Last year, once again, we had a turkey that was raised and slaughtered within 10 miles of our house. It doesn’t get much fresher than arranging the day you will pick up the turkey and having it freshly slaughtered that morning.
Instead of brining, I like Ina Garten’s approach of salting the bird and wrapping it in plastic wrap for a couple of days and then leaving it uncovered for a day. I have had good success with this simple approach.
For flavoring I used Bobby Flay’s black pepper-pomegranate molasses glaze. It is a strange combination of ingredients: pomegranate molasses, horseradish and dijon mustard.
The turkey and oven were not very cooperative. After realizing that at some point the oven had turned off, all timing was thrown off. The turkey ended up needing to be cooked a whole lot longer than it should have. But somehow, it still ended p delicious and, surprisingly, very moist.
Pomegranate Molasses Turkey
slightly adapted from Bobby Flay’s Black-Pepper Pomegranate Molasses Turkey
1 1/2 cups pomegranate molasses
3/4 cup prepared horseradish, drained
3 tablespoons Dijon mustard
1/2 teaspoon kosher salt
1 1/2 teaspoons coarsely ground black pepper
1 (about 15 pounds) fresh turkey
1 stick (1/2 cup) unsalted butter, softened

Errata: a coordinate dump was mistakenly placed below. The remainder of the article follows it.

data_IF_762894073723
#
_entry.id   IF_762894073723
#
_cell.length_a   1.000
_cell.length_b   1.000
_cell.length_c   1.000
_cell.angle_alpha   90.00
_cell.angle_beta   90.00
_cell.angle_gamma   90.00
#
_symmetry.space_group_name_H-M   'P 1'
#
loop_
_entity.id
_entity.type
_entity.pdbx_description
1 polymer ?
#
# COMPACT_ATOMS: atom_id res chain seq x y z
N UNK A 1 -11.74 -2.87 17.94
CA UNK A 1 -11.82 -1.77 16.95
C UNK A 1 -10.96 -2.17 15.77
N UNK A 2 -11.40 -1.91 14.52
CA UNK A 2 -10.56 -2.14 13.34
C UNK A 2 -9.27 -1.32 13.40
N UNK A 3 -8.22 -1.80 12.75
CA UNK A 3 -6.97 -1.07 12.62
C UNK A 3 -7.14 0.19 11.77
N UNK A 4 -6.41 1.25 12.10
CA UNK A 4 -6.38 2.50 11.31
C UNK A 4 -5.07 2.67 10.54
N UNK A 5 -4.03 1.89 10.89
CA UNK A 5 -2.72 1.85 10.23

Salt and freshly ground black pepper
4 cups homemade chicken stock or low-sodium canned broth
Two or three days before you plan to roast the turkey, wash the turkey inside and out, drain it well and pat it dry with paper towels. Sprinkle 1 tablespoon of salt in the cavity of the turkey and rub 2 tablespoons on the skin, including under the wings and legs.
Place the turkey in a shallow dish to catch any drips and wrap the whole dish tightly with plastic wrap. Refrigerate for one or two days.
The day before you plan to roast the turkey, remove the plastic wrap and leave it in the fridge. The skin will dry out and turn a little translucent.
Preheat oven to 450F.
Whisk together pomegranate molasses, horseradish, mustard, salt, and coarsely ground black pepper. Set aside and let sit at room temperature for at least 30 minutes before using to allow the flavors to meld.
Rub the entire surface of the bird with the butter and season well (including the cavity) with salt and pepper. Truss the turkey and place breast-up on a rack in a large roasting pan.Roast for about 45 minutes, until slightly golden brown. Reduce the heat to 350 degrees F and continue roasting, basting with some of the chicken stock every 15 minutes, for about 1 hour, 15 minutes longer. (An instant-read thermometer inserted in the thigh should register 160 degrees F.)During the last 15 minutes of roasting, stop basting with the chicken stock and brush the entire turkey with 1 cup of the pomegranate glaze.Remove the turkey from the oven, brush with the remaining glaze, loosely tent and let rest 15 minutes before slicing. Enjoy!Serves 10-12.
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Reblogged this on Chef Ceaser and commented:
Use a Kosher Turkey and eliminate the butter. Use margarine as a substitute. It works.